The War on the Electoral College: In Oklahoma
How liberal groups are using conservative front men and exotic trips to assault the Constitution
A similar story unfolded in early 2014 in Oklahoma, one of the country’s most conservative states, with large Republican majorities in the state house and senate.
Two former candidates for state house, Darren Gantz and David Tackett, reportedly served as NPV’s liaisons with local lawmakers, who were invited on expenses-paid, invitation-only panel educational seminars in the U.S. Virgin Islands, Miami, Las Vegas, and elsewhere.
As in Arizona, none of the expenses were reported on public disclosure forms because they were paid for by FairVote, a Maryland-based leftist group and NPV ally. FairVote is funded by George Soros’s Open Society Foundations, eBay founder Pierre Omidyar’s Democracy Fund, and the Tides Foundation.
One official FairVote invitation to the JW Marriott resort in Scottsdale, Arizona, touted the benefits: three nights of guest accommodations and reimbursement for meals, provided attendees “commit to reviewing a collection of reading materials that will be provided by email before the meeting so that all participants can [be] ready to share their insights and questions in panel sessions” the following day.
In February, two senate Republicans and one Democrat introduced SB 906 to join the NPV compact, and sixteen Republicans joined all of the chamber’s twelve Democrats to pass the bill against eighteen Republican nays—this despite the fact that the state GOP officially opposed national popular vote legislation.
One local blogger called the vote a “betrayal”: “I’m told that Saul Anuzis, a consultant for the NPV movement…was working the corridors for the bill.… Anuzis and his colleagues persuaded some of our friends in the Senate that NPV could improve the Republican Party’s chances. Never mind that the NPV movement is funded and run by leftists who are hardly likely to back an idea that would help conservatives win the White House.”
Again, once grassroots groups caught wind of the bill, it soon died in the state House. Several Republican senators quickly recanted their support for the compact. But that wasn’t the end of the story. NPV returned a year later to push the same legislation through the House again, introduced by Republican Rep. Lee Denney. The Okie, Oklahoma’s self-described top political news blog, reported that NPV lobbyists were “at the Capitol every day, pushing the issue,” but it never left committee.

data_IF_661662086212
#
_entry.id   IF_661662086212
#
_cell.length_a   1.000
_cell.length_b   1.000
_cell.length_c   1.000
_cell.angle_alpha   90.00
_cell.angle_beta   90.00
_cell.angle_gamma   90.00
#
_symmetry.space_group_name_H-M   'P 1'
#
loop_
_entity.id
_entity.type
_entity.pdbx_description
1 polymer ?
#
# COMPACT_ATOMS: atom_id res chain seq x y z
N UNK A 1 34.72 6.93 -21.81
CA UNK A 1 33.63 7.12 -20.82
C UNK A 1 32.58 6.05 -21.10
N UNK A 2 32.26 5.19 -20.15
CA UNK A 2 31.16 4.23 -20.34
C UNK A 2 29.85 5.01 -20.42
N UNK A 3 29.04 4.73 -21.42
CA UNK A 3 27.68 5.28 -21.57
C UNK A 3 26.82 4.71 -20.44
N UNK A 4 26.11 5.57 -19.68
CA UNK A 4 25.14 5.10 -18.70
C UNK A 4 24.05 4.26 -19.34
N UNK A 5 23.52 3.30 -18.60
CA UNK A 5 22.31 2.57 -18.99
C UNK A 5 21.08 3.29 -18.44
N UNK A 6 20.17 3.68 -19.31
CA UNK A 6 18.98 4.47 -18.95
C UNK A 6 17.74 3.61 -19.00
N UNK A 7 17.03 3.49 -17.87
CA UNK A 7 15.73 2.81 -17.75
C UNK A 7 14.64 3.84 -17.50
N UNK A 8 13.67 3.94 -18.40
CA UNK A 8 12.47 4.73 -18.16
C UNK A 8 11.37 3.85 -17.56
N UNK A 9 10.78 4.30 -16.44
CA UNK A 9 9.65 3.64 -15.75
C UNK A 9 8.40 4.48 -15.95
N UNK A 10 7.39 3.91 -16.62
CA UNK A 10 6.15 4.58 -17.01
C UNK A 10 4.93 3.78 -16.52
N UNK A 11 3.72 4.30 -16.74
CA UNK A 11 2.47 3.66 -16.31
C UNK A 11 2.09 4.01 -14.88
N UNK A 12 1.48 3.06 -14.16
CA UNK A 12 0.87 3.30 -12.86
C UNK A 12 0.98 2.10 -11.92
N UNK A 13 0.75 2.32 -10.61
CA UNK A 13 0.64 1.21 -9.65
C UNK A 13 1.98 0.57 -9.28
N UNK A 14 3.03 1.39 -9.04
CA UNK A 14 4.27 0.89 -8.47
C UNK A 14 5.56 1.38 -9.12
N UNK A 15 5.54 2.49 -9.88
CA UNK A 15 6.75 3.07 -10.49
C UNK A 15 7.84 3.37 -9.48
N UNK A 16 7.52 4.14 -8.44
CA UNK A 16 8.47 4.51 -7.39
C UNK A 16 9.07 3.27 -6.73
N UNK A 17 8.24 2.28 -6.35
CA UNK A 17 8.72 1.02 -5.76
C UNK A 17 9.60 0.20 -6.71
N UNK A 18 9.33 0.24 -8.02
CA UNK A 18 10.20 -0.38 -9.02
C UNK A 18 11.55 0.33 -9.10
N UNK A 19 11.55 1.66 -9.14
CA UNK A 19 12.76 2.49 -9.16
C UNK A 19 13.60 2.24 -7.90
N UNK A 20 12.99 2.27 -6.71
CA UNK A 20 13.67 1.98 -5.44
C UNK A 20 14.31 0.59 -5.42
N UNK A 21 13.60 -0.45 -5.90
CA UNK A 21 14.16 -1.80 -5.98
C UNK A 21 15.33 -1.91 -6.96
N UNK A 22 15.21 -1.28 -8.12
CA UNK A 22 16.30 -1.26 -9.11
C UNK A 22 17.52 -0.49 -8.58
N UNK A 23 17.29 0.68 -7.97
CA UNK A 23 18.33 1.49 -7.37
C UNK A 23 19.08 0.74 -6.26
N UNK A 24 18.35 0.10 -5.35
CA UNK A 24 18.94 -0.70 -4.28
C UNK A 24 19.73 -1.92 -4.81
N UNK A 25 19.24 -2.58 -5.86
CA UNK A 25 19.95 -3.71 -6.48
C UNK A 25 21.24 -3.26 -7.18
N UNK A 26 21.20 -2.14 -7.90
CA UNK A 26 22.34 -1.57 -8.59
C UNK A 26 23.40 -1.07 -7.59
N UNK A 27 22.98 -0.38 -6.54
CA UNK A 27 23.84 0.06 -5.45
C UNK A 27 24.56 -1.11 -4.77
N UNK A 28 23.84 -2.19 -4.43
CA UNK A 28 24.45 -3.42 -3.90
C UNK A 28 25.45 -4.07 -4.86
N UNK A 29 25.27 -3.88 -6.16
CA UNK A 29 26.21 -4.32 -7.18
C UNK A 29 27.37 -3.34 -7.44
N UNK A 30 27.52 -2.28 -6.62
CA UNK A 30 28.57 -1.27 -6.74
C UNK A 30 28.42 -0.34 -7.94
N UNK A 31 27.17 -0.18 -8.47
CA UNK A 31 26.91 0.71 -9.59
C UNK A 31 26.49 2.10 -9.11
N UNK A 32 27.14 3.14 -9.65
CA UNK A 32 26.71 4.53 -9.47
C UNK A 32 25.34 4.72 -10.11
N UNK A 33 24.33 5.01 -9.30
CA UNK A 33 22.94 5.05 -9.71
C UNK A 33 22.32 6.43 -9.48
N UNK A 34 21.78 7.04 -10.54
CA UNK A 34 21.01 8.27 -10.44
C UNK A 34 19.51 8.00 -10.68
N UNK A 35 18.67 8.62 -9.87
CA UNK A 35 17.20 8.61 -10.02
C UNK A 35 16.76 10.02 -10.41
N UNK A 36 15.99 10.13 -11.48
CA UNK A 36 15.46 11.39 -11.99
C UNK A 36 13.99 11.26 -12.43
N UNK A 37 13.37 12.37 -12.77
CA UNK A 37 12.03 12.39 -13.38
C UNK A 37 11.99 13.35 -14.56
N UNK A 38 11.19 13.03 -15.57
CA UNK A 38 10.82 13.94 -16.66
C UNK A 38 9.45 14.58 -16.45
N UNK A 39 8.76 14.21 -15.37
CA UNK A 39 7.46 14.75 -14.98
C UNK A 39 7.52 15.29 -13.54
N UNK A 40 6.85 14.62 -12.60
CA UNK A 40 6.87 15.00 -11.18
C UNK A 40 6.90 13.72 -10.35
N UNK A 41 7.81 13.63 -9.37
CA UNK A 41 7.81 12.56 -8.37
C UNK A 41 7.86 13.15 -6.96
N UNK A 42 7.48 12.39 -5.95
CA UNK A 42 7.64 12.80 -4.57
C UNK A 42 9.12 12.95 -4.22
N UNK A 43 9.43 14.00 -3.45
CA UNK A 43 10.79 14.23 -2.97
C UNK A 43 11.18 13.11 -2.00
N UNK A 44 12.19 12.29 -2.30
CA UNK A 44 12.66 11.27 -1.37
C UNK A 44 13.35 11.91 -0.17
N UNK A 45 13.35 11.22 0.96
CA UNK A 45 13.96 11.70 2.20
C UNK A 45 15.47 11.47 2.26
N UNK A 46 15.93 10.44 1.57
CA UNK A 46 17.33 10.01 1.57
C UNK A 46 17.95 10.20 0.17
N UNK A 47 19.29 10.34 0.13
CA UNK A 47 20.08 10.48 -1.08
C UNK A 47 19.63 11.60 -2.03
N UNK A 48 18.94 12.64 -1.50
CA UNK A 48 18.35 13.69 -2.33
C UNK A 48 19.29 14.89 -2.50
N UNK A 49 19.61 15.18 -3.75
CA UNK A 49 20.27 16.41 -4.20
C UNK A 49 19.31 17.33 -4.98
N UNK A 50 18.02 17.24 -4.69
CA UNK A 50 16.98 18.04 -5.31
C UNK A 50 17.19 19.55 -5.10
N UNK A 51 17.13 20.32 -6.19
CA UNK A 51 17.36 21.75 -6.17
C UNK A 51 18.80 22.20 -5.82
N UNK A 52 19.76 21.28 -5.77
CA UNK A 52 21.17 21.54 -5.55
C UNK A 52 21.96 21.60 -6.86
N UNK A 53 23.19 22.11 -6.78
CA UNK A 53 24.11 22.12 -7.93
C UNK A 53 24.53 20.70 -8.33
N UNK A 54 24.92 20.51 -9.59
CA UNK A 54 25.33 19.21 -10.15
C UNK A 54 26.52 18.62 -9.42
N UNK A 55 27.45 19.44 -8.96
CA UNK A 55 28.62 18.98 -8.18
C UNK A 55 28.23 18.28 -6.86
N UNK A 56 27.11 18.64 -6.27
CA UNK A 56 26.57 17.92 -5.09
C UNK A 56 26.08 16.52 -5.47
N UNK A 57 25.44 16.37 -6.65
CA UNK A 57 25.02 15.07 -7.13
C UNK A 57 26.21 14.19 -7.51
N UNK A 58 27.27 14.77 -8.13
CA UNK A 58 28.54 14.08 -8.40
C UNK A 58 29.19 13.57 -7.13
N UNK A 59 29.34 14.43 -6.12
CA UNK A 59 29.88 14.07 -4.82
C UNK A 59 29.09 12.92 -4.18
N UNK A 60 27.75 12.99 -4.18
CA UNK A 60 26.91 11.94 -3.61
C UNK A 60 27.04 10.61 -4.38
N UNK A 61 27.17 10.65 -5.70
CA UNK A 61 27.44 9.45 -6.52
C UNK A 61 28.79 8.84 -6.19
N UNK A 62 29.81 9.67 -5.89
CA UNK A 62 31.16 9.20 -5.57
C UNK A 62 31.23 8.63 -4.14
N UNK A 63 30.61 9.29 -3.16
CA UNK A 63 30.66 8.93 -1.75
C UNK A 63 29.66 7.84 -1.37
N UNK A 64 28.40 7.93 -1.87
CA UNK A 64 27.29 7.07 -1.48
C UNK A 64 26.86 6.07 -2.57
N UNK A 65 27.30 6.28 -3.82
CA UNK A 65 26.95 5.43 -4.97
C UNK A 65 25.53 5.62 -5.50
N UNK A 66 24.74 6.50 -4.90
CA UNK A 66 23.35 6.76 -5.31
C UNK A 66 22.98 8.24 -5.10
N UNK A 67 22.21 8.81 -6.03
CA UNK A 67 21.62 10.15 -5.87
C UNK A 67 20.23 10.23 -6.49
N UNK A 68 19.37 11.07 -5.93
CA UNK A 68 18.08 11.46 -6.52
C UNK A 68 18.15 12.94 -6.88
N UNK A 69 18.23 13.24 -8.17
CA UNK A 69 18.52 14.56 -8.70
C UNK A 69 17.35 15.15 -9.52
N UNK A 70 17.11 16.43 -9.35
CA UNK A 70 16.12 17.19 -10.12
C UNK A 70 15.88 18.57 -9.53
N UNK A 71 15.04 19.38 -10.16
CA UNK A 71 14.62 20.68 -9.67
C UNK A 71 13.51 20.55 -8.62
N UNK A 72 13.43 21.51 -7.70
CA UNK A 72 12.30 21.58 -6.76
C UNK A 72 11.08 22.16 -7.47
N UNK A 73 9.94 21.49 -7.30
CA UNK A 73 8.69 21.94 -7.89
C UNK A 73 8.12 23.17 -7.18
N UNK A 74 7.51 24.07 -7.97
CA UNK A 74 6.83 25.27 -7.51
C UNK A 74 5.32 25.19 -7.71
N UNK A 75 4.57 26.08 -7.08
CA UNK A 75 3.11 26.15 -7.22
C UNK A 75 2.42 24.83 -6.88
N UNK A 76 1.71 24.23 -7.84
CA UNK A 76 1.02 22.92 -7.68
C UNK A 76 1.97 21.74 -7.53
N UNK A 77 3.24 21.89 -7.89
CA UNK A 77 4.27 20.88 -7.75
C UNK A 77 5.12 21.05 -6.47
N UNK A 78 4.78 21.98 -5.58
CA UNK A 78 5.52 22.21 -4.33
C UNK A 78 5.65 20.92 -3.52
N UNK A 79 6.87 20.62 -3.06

Georgia and Michigan
NPV’s crusade extended to Georgia in 2016, when five Republicans—joined by then-Rep. Stacey Abrams—introduced a national popular vote bill in the state house. Companion legislation followed in the state senate, also with five Republican sponsors and one Democrat. Neither bill left its respective chamber after conservative groups met with the Republican legislators. Democrats have since introduced three more NPV bills in 2017, 2019, and 2021, but none garnered GOP support.
In 2018, NPV turned its sights on Michigan, which leans Democratic in presidential elections but has a comfortable Republican majority in the state legislature. Republican state senator Dave Hildenbrand introduced an NPV bill in September, which quickly died in committee. That death was in no small part thanks to local investigative reporters who unearthed evidence that the Institute for Research on Presidential Elections paid for 20-plus Republican lawmakers to travel to resorts in Hawaii, Puerto Rico, and California (which, again, went unreported in public disclosure forms).
NPV is still trying to win over Michiganders with a ballot initiative started in September 2021, run by Anuzis and Mark Brewer, an election law attorney and former Michigan Democratic Party chair. It remains to be seen whether the initiative will reach enough signatures to make the next ballot.
In the next installment, note that National Popular Vote’s board members may be enriching themselves off the campaign to remove the Electoral College from the election process.
This article originally appeared in the January/February issue of the American Conservative.